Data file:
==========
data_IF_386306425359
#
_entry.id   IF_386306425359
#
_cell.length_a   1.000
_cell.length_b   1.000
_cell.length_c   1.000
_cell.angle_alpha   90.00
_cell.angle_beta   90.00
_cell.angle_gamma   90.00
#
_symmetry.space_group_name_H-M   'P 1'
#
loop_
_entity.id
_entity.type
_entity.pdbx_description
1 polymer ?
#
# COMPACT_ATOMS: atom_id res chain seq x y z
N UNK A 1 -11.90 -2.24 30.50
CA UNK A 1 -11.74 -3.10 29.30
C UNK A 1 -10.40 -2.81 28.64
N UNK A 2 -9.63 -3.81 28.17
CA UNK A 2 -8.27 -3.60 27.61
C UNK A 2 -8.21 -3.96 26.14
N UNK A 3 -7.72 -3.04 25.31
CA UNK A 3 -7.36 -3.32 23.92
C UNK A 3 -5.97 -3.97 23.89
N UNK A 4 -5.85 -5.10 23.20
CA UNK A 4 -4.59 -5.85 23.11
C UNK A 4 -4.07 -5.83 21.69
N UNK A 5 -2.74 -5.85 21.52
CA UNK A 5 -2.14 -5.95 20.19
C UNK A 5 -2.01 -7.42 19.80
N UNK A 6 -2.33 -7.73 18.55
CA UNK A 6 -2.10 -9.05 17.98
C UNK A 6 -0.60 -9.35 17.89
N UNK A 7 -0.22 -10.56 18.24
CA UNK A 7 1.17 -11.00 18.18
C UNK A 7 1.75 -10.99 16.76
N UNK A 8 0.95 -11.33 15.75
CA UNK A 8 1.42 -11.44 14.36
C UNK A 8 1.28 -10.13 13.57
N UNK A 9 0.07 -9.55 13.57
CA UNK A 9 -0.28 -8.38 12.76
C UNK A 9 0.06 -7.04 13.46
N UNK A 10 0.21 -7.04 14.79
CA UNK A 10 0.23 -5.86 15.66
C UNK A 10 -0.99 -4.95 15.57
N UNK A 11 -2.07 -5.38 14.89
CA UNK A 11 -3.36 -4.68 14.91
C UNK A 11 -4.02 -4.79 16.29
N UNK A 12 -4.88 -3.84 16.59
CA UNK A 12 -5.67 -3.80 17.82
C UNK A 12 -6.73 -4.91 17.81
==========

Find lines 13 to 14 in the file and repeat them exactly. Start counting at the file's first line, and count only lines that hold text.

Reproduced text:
#
loop_